Copyright by Bob Rogers.
Many churches are like the two cats, whose tails were tied together, and thrown over a clothesline. They had union, but no unity. Yet in Romans 15, the apostle Paul insists we must have unity in the church. Why is unity so important?
- Because Christ set the example
Sadly, we pastors are put on a pedestal, and then when we fail or fall, members are disappointed and sometimes divided. Even the best ministers are not perfect examples. The great American evangelist Dwight L. Moody, who was fat, met the great English preacher Charles Spurgeon. Moody asked Spurgeon when he would give up his awful cigars. Spurgeon pointed at Moody’s belly: “When you get rid of this, I’ll get rid of these.” Even the greatest preachers are not perfect: Jesus is our example. And Christ set an example of unity. Thus Romans 15:2-3 says, “Each one of us is to please his neighbor for his good, to build him up. For even Christ did not please himself.”
- Because scripture teaches it
In Romans 15:4 Paul mentions “the Scriptures.” Then in verse 5, he shows how this helps “you to live in harmony with one another.” Listen to the scriptures: John 13:35 says others will “know you are my disciples” by your love for each other. In John 17:22, Jesus prays “they may be one as we are one.” In 1 Corinthians 1:10, Paul appeals that “all of you agree.. that there may be no divisions.” In Philippians 4:2, Paul publicly named two women: “I plead with Euodia and Syntyche to agree with each other in the Lord.”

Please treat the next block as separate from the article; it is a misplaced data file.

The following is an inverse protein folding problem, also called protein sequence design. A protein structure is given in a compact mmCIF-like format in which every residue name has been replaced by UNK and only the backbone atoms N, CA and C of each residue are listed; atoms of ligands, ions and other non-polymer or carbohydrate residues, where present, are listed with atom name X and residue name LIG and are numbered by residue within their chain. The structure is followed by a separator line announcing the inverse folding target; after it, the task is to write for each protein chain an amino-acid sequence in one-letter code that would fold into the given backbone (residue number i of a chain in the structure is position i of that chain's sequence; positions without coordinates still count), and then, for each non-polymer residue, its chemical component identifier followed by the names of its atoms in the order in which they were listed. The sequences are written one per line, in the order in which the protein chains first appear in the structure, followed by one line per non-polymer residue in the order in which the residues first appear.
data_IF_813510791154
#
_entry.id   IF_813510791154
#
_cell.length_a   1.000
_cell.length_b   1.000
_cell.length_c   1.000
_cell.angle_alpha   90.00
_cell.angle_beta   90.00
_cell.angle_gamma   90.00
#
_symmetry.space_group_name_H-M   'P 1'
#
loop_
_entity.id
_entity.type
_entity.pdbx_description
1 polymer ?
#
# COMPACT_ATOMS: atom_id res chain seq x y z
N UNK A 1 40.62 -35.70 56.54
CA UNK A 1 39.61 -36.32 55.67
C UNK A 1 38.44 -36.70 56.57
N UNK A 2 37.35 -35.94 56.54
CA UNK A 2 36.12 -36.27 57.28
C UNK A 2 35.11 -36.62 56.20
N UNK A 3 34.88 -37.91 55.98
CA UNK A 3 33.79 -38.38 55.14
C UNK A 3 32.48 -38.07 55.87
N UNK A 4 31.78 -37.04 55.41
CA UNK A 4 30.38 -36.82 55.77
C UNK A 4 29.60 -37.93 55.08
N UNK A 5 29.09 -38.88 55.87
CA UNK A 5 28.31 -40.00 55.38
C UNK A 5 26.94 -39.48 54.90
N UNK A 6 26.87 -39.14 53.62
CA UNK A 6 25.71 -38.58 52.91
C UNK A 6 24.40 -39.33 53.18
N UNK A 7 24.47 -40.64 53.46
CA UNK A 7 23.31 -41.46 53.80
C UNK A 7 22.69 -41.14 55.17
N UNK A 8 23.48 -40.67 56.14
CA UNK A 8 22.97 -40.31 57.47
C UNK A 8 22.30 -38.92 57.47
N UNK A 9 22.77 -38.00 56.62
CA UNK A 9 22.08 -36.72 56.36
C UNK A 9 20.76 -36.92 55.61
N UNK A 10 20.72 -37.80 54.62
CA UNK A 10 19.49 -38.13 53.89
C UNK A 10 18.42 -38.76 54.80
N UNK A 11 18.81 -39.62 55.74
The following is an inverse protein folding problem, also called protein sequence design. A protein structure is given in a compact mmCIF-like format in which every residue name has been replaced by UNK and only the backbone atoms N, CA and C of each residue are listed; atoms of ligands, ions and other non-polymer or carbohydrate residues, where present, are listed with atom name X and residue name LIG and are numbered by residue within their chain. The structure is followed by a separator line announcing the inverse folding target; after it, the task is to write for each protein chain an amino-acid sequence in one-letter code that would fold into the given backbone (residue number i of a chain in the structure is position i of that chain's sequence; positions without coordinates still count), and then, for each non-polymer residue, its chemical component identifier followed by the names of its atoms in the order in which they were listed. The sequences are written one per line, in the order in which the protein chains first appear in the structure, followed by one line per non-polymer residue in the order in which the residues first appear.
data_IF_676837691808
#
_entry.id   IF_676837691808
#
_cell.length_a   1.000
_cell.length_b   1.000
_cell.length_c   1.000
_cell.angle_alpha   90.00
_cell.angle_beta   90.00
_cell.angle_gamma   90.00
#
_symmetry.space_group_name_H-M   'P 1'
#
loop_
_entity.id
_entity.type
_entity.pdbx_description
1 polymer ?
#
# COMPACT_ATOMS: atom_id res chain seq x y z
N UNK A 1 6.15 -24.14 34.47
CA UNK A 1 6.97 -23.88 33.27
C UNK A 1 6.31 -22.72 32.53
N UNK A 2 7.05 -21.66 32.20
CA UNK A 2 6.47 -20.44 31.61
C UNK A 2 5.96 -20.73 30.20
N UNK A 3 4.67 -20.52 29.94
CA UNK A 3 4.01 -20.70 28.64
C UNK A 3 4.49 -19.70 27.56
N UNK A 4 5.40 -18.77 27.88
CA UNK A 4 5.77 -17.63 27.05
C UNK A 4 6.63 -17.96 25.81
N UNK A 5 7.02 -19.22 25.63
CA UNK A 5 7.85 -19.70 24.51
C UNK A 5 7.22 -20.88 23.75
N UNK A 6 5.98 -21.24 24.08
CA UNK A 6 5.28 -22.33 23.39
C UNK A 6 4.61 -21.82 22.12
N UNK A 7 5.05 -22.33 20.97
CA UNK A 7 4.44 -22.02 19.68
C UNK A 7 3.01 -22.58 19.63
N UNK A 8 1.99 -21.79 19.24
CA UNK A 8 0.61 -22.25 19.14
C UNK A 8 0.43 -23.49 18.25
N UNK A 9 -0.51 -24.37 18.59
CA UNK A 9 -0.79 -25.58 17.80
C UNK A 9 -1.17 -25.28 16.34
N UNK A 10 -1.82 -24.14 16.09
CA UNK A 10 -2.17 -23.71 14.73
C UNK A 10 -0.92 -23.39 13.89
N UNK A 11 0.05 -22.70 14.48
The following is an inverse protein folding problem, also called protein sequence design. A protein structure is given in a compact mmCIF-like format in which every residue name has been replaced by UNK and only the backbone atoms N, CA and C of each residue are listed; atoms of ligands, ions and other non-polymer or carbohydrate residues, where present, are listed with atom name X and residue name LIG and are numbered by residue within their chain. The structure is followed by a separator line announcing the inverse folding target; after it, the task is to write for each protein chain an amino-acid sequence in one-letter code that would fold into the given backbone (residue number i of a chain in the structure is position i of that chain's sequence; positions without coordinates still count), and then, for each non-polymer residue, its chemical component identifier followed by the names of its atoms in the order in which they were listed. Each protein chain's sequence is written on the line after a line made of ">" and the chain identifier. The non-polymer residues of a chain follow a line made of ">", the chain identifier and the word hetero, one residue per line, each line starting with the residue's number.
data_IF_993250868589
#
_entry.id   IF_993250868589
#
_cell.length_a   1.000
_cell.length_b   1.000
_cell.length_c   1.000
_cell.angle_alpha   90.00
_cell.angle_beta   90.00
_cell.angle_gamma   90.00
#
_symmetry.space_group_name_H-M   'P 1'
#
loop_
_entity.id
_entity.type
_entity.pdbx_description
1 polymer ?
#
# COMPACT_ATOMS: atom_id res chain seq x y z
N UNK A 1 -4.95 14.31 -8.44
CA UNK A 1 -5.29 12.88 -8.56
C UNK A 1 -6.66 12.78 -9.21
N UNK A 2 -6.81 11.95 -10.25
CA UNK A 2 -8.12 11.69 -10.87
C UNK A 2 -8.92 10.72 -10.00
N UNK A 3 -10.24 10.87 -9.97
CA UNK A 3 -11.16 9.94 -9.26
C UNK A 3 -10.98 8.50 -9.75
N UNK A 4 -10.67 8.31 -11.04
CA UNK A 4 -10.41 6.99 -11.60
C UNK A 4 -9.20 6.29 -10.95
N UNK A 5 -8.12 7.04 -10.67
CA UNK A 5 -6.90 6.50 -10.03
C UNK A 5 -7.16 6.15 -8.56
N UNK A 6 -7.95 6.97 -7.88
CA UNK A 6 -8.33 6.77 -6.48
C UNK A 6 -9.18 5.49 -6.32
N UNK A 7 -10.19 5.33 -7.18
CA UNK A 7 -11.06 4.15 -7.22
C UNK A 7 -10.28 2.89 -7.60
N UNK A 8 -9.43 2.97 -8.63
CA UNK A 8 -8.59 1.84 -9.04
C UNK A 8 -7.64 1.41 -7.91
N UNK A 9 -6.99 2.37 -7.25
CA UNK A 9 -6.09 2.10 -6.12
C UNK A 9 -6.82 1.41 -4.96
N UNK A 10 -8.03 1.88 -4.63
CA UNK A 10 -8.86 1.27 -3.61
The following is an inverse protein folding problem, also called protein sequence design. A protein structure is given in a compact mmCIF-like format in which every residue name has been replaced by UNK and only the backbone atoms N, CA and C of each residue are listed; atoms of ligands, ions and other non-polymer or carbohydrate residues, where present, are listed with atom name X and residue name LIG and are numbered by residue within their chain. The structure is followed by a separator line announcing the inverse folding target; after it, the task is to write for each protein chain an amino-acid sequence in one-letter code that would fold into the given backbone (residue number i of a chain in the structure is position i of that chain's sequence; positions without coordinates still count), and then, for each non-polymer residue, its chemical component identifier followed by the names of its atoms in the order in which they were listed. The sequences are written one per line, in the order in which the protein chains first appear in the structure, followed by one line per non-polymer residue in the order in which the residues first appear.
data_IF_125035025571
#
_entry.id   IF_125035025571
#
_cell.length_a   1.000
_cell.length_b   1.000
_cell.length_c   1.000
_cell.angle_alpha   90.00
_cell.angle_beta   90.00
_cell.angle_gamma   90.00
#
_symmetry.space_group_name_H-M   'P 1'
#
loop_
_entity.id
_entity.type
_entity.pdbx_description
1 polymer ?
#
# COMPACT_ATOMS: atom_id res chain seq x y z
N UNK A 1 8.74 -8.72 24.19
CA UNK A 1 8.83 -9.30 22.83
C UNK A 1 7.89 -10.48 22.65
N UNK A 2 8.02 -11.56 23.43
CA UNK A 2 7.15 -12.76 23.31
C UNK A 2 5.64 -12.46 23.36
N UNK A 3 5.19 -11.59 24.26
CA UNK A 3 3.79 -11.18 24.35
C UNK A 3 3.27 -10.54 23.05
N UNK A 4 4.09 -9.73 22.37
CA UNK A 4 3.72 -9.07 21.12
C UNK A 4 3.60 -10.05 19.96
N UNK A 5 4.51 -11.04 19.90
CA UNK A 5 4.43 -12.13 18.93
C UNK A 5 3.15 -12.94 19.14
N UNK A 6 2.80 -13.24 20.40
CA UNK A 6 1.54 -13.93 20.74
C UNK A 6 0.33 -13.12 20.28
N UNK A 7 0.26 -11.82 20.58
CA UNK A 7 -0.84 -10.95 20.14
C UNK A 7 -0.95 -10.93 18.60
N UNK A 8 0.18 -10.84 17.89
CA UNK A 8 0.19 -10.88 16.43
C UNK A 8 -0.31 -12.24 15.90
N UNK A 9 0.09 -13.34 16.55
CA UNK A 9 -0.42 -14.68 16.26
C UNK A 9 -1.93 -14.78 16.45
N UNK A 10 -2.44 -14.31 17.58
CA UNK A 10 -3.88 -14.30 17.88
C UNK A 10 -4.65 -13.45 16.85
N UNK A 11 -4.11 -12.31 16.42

- Because it glorifies God
In Romans 15:6, Paul says, “so that you may glorify the God and Father of our Lord Jesus Christ with one mind and one voice.” In the next verse, he stresses again how unity glorifies God: “Therefore accept one another, just as Christ also accepted you, to the glory of God.” Thom & Jess Rainer published a study of the 78 million-member generation born between 1980 and 2000: The Millennials. In their book, they said 70% of millennials think that the American church is irrelevant today; the number one reason they gave was that they see religion as divisive and argumentative. But unity glorifies God!